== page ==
Recording and Graphing Data

Specifics About Recording Data

1. Clearly identify what each measurement is, or exactly what was observed. Record "unknown #45-7 was green" not "it was green".

2. All data should be recorded as accurately as possible. It is an accepted practice to record all the digits you are certain about and then to estimate one more. If you are able to read to the hundredths place on the scale then every measurement recorded should be recorded to the hundredths place (record 9.00 not 9). Record all the digits on digital readouts.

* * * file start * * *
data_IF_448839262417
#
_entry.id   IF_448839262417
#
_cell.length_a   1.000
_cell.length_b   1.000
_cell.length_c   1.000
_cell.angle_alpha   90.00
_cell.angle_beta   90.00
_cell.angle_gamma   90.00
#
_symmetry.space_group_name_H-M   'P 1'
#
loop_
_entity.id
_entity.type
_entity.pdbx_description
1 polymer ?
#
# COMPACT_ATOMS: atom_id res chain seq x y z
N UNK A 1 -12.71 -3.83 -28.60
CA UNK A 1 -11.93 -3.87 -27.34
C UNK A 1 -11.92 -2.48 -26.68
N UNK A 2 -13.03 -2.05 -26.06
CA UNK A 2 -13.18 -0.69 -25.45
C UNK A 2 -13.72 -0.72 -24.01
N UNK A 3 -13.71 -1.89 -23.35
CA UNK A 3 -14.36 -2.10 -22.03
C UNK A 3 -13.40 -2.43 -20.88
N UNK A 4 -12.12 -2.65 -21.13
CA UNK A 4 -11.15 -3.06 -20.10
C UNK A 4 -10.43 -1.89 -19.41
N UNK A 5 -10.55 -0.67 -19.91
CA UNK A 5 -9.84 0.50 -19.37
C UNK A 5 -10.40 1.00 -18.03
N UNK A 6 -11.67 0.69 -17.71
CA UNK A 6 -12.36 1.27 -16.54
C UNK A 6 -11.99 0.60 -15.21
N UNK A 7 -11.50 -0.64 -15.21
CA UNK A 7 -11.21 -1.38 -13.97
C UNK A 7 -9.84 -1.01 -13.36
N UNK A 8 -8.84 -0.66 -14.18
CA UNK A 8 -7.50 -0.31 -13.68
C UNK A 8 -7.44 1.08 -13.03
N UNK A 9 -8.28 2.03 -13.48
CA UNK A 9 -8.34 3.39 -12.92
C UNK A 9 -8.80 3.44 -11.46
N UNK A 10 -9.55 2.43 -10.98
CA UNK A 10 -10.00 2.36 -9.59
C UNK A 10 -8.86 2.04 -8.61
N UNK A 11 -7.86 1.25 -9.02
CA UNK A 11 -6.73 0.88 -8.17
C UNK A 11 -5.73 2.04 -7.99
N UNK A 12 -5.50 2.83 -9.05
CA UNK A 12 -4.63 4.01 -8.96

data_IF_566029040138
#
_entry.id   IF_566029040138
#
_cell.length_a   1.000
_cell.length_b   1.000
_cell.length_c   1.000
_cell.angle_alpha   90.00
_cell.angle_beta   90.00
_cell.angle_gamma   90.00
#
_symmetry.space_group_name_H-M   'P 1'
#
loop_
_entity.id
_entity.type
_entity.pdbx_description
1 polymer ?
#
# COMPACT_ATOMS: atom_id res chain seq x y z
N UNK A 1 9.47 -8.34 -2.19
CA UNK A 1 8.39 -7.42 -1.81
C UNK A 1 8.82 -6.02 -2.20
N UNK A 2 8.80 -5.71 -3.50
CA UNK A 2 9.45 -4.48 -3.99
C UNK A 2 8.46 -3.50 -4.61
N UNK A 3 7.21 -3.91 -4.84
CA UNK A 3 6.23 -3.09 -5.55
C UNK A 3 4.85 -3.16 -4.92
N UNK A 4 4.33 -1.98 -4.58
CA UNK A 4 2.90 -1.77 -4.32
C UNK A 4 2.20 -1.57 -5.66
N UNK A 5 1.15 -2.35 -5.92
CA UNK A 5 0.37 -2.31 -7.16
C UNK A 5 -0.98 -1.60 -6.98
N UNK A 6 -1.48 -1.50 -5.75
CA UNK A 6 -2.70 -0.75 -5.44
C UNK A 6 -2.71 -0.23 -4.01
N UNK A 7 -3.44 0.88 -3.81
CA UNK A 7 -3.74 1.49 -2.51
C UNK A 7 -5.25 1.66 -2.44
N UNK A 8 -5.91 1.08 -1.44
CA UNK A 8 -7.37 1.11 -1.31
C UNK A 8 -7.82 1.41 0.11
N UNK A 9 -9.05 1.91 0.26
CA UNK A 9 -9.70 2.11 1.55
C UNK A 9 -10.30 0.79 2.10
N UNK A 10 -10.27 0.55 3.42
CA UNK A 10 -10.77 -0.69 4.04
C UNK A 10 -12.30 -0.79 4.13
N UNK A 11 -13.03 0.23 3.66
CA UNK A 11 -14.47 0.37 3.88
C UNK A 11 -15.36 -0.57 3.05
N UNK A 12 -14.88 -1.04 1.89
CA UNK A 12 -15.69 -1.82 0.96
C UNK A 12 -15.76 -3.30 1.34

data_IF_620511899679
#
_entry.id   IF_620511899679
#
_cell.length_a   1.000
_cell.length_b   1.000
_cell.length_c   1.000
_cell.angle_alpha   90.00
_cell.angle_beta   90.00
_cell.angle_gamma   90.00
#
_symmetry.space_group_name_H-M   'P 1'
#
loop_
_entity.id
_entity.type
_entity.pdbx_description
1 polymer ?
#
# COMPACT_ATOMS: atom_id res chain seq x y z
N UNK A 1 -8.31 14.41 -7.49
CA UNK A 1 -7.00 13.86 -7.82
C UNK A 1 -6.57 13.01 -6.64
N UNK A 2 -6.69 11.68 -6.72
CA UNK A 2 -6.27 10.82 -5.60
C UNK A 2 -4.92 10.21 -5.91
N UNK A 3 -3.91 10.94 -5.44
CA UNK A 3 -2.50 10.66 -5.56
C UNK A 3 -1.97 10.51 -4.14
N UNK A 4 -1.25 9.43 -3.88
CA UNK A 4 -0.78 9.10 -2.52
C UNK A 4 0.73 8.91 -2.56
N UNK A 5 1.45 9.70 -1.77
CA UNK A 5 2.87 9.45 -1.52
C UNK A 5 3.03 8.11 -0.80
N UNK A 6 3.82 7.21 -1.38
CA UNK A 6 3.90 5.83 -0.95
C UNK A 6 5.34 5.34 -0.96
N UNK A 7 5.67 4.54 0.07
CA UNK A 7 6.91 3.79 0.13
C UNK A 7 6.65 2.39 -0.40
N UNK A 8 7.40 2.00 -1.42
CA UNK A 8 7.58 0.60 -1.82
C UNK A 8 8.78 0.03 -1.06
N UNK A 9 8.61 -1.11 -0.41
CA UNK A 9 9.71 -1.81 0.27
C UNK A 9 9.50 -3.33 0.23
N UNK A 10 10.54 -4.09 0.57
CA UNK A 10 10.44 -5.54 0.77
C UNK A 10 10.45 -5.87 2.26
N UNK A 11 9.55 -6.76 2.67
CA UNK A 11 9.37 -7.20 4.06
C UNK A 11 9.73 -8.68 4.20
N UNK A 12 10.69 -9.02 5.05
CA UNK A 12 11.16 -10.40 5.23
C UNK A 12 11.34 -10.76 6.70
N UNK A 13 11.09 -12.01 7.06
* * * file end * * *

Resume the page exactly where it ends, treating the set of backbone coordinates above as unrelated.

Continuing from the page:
3. All numerical data should contain units. Record "final buret reading = 45.67 ml" not "45.67".

4. All data should be recorded immediately and directly into your laboratory notebook. By default, data should appear in the sequence in which it was taken.

5. Do not obliterate mistaken entries. A single line should be placed through the mistaken entry and the correction made above or next to it. Initial the change and provide an explanation if necessary.

6. When possible, numerical data should be recorded in tables. When it will help show trends in information, data should be graphed.

Continue and read about constructing graphs.